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Safe and Sound

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Album Review

Approximately three years passed between Justus Köhncke's second and third Kompakt albums, roughly the same amount of time that separated the first from the second. It's not for that reason alone that Safe and Sound, co-produced with established cohort Fred Heimermann, seems timely. Just when dance music seems to be at its most stylistically mixed-up, Köhncke — a proud syncretist by nature who has always pulled not just from techno and house and trance but disco, electro (actual electro), pop (European and American), Krautrock, Neue Deutsche Welle, ambient, and more — supplies his most solid, most pleasing, most commingled set of tracks. With his oft-polarizing song/vocal-based tracks apparently diverted to his Kinky Justice alias, Köhncke focuses on dancefloor instrumentals that are linked by the occasional (and equally effective) mood-and-atmosphere piece. (Both "Tilda" and "Spukhafte Fernwirkung" are gorgeous — why hasn't he been more of a presence in the Pop Ambient series?) Even the references are less overt, less crude, less tongue-in-cheek, than normal: for instance, only a sliver of "Yacht" leans on the gently swooning bit from Grace Jones' "Slave to the Rhythm." Though Köhncke has toned down some of his mischief-making instincts, the album lacks nothing in charm, each one of its chunky-yet-adroit, hip-propelling rhythms graced with melodic and textural elements that make them all seem as light as air. One exception that is heavy in every respect is "$26," the only track that sounds like it was made in the environment Köhncke inhabits for recording purposes (an underground space once put to use by a butcher). It's the producer in a rare unsmiling moment; though a jakbeat mix would only have use for its chilling dub-acid-techno as a point of relief from a demented physical pounding, it's almost as sinister as anything in the field. (It could also double as a lost track from disc two of Meat Beat Manifesto's Subliminal Sandwich [not a dis].) The only cover is of Michael Rother's "Feuerland," and it's also the album's only clear-cut slip-up, a rather clunky update that lacks the original's casual sleaze. Even if a couple other tracks had similar faults, Safe and Sound would be an undeniable triumph.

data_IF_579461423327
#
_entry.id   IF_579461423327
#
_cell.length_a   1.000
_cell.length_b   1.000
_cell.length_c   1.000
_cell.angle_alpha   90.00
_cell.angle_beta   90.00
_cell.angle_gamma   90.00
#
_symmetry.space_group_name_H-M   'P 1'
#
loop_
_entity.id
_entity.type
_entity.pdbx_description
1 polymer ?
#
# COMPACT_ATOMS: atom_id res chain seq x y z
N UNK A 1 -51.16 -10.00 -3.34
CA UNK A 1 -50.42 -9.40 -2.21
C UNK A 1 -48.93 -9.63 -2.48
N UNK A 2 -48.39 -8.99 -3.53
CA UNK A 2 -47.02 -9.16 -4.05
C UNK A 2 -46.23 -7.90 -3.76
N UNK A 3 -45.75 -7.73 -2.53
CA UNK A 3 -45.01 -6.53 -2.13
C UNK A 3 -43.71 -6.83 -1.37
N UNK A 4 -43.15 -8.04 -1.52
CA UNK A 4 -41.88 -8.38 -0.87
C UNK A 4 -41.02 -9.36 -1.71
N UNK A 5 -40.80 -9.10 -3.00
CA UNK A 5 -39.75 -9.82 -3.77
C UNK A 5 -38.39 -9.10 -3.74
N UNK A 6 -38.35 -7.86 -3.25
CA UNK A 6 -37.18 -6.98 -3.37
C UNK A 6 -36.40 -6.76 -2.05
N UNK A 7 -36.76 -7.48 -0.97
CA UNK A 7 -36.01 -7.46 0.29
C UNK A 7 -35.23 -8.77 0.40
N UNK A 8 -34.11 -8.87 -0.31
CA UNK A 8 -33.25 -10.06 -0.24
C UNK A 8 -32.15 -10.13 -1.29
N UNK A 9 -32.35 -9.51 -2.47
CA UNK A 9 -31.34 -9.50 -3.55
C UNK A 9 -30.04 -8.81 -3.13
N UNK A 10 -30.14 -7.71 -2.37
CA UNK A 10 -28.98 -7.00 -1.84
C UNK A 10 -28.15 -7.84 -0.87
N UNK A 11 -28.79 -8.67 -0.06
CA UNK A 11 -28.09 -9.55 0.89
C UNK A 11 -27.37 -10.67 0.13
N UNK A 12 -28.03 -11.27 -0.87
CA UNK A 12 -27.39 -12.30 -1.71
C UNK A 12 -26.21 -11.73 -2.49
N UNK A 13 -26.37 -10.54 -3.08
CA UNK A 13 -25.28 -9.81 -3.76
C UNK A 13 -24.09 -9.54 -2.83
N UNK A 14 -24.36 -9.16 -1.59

Born: 1966 in Giessen, Germany

Genre: Electronic

Years Active: '90s, '00s, '10s

Extending his voracious musical appetite for all things avant-garde, pop, and dance into his own output, German producer Justus Köhncke has flirted with the charts (as one third of Whirlpool Productions, who had a hit in their homeland with "From Disco to Disco"), covered Janis Ian and Marvin Hamlisch, and has released material on the Kompakt label. Köhncke began releasing solo material in 1999 with Spiralen der Erinnerung (Spirals of Memory), an album that consisted solely of covers. Two years later,...
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Safe and Sound, Justus Köhncke
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